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USDTL Assisted Research

Maternal Depression and Neurobehavior in Newborns Prenatally Exposed to Methamphetamine

Monica S. Paz, Lynne M. Smith, Linda L. LaGasse, Chris Derauf, Penny Grant, Rizwan Shah, Amelia Arria, Marilyn Huestis, William Haning, Arthur Strauss, Sheri Della Grotta, Jing Liu, Barry M. Laster

First Published: 31 June 2009 DIO:

Los Angeles Biomedical Institute at Harbor-UCLA Medical Center and David Geffen School of Medicine at UCLA, USA.


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The effects of maternal depression on neonatal neurodevelopment in MA-exposed neonates have not been well characterized.


To determine the neurobehavioral effects of maternal depressive symptoms on neonates exposed and not exposed to methamphetamine (MA) using the NICU Network Neurobehavioral Scale (NNNS).


The purpose of the IDEAL study is to determine the effects of prenatal MA exposure on child outcomes. IDEAL screened 13,808 subjects, 1632 were eligible and consented, and 176 mothers were enrolled. Only biological mothers with custody of their child at the one-month visit (n = 50 MA; n = 86 comparison) had the Addiction Severity Index (ASI) administered. The NNNS was administered to the neonate by an examiner blinded to MA exposure within the first five days of life. General Linear Models tested the effects of maternal depression and prenatal MA exposure on NNNS outcomes, with and without covariates. Significance was accepted at p < .05.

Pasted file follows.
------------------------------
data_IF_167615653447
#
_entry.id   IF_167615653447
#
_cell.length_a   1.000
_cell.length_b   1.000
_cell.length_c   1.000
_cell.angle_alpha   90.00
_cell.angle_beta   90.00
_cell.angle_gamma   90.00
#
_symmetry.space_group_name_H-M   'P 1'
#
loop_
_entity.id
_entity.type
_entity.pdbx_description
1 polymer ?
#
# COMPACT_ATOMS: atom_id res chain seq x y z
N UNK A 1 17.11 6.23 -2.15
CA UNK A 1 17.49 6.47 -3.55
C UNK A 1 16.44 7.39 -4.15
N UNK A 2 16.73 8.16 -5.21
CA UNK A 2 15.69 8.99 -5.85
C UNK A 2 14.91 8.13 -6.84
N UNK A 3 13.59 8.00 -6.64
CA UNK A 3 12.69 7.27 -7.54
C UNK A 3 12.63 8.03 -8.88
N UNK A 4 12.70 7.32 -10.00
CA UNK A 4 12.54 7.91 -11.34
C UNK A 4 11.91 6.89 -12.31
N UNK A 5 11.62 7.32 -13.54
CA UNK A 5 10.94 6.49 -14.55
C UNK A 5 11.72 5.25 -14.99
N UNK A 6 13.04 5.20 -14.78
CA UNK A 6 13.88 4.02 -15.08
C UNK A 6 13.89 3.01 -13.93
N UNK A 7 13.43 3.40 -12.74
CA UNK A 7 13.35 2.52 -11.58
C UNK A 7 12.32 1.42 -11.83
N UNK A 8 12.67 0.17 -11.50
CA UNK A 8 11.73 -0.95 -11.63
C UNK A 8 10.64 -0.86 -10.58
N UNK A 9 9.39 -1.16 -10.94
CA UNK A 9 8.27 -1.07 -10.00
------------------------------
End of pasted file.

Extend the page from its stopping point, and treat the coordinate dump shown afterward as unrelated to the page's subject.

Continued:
After adjusting for covariates, regardless of exposure status, maternal depressive symptoms were associated with lower handling and arousal scores, elevated physiological stress scores, and an increased incidence of hypotonicity. When adjusting for covariates, MA exposure was associated with lower arousal and higher lethargy scores.


Maternal depressive symptoms are associated with neurodevelopmental patterns of decreased arousal and increased stress. Prenatal MA exposure combined with maternal depression was not associated with any additional neonatal neurodevelopmental differences.

Keywords: Prenatal exposure, Neurodevelopment, Drugs, Depression

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